Illinois Medical Malpractice

You read it everywhere–doctors are being forced out of Illinois by medical malpractice attorneys in Chicago.  But what about the people whose lives are devastated by a medical errors, or whose loved ones are killed by a bad doctor or a mistake at a hospital that was 100% preventable?

Why is the media obsessed with protecting the doctors at the expense of the injured person?

Since before even Shakespeare’s time, regard for lawyers has never been high in the public eye…that is, until one is in dire need of legal representation. The insurance industry is taking full advantage of this public misunderstanding of the vital function of lawyers in American society to propose ineffectual and self-enriching tort reform. The charge for tort reform is being lead on the back of the issue of medical malpractice damage caps.

Any medical malpractice lawsuit in Illinois against a doctor or medical services provider MUST be brought along with a certified statement from a doctor that he has reviewed all of the pertinent medical records and case information, and that the reviewing doctor holds an opinion to a reasonable degree of medical certainty that the accused doctor’s medical service was not merely a “bad outcome,” but instead, rises to the level of medical malpractice. Medical malpractice is generally defined as care which constitutes an act or omission that even a minimally-qualified doctor would not have rendered. By definition, bad outcomes from risky procedures do not qualify.

No other person or entity being sued in any other type of lawsuit – from car accident, fall-down accidents, products liability cases, contract disputes, or even violations of Constitutional Rights and discrimination suits – receives this “report first” procedural protection afforded to doctors. Damage caps are yet another procedural hurdle the insurance industry wishes to have placed in the way of wrongfully – and catastrophically – injured patients seeking a reckoning.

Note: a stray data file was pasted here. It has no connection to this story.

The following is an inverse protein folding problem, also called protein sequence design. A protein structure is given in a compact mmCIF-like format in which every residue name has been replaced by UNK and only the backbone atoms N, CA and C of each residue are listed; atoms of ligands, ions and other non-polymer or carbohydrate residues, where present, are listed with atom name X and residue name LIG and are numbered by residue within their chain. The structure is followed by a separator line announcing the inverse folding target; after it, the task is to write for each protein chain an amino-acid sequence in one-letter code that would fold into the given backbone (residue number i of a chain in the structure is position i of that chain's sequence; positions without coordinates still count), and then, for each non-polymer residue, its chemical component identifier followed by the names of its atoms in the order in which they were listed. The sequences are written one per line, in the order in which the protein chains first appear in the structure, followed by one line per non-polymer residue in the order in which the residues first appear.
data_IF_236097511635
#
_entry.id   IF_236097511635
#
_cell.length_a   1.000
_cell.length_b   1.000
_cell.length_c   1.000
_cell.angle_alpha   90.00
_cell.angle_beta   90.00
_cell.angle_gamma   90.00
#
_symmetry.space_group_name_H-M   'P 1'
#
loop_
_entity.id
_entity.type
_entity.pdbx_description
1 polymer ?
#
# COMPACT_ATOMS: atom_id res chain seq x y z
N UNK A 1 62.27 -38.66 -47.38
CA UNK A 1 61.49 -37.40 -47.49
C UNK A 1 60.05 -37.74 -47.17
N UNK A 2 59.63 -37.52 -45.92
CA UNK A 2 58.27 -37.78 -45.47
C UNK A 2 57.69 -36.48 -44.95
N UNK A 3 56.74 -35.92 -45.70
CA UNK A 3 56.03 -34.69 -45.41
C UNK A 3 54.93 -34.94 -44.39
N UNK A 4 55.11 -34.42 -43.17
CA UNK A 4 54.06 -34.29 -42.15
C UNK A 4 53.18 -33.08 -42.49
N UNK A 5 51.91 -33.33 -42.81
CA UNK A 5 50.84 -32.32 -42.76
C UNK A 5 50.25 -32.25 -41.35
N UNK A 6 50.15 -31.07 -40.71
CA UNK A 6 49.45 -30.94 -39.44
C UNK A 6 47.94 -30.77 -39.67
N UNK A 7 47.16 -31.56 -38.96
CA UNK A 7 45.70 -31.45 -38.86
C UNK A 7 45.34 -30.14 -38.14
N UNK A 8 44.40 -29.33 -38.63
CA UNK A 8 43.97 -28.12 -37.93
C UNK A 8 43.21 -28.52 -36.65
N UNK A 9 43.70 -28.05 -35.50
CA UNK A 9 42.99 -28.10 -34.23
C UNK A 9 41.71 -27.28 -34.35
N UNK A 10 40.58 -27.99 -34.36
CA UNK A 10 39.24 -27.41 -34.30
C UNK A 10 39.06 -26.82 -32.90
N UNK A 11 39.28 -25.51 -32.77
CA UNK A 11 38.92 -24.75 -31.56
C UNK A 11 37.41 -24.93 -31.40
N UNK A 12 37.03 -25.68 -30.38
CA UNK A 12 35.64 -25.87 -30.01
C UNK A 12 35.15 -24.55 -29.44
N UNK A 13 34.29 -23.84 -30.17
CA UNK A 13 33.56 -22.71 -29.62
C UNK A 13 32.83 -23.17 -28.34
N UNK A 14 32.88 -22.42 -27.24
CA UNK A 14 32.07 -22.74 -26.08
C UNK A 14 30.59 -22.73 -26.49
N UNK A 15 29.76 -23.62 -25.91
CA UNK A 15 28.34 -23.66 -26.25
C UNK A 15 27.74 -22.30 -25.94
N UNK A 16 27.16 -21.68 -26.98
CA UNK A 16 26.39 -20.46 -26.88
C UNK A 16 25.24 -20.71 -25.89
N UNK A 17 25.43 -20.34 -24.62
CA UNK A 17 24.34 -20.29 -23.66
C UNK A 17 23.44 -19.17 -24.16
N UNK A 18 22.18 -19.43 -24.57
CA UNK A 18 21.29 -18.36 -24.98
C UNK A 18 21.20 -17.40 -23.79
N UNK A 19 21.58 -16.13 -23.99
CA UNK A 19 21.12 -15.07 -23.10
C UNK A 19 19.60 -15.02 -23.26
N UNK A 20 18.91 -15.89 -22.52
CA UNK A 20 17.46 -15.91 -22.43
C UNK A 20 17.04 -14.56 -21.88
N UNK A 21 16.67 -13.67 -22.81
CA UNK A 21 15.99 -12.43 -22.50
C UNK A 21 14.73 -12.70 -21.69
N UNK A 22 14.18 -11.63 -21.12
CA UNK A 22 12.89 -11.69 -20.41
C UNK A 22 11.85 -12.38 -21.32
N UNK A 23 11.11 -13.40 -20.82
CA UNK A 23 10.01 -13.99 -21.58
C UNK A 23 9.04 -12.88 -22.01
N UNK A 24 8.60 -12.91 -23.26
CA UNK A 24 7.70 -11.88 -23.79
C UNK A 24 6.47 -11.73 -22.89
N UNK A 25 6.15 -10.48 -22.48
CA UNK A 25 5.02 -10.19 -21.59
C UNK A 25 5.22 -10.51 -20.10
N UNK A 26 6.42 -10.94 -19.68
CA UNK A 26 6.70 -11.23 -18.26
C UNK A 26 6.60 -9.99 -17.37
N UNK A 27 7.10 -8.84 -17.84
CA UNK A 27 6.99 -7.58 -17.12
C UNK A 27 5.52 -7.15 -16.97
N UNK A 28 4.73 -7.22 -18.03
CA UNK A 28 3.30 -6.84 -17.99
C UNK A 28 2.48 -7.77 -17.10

Currently, in jurisdictions without damage caps, a jury of twelve (as provided in Amendment VII to the U.S. Constitution) listens to all of the law and all of the facts of a particular case, including damages testimony from the injured person, of the plaintiff’s treating doctors, of life-care planners who have calculated the precise amount of money that the crippled plaintiff’s future care is likely to require, and of economists who have calculated, down to the penny, the amount of money the injured person has lost by no longer being able to work in their former capacity – or if the injury is severe enough, at all.

Armed with knowledge, and after hearing all of the defendant’s exculpatory and damages-reducing evidence, the jury retires and, first, decides whether the doctor’s conduct was not merely mistaken, and the harm not merely an innocent “bad outcome” but instead, rises to the level of medical malpractice. If, and only if, a jury makes this determination, it must next consider damages, or, how to fix what can be fixed, help what can be helped, and make up for what cannot be helped or fixed. Hawaii medical malpractice

Already having a pre-suit procedural safeguard to ensure that only cases with merit are filed against doctors, the insurance industry has now turned its attention to the damages aspect of medical malpractice lawsuits. Instead of allowing the twelve people with the most information and knowledge of the case (the jury) to fix a precise amount which is necessary to compensate the wrongfully injured person, the insurance industry is lobbying hard for caps on damages. In other words, instead of leaving a determination on damages up to the people who have heard exactly how and how much the injured person has been damaged, Big Insurance prefers that a silver-spoon legislature makes that decision.

Instead of relief tailored to the particular case, and a jury left to its constitutionally-mandated province, Republicans and their insurance-industry benefactors seek to impose a big-government, one-size-fits-all answer. They don’t trust juries made up of people like you, your friends and your neighbors to decide based on the facts and evidence in each individual case

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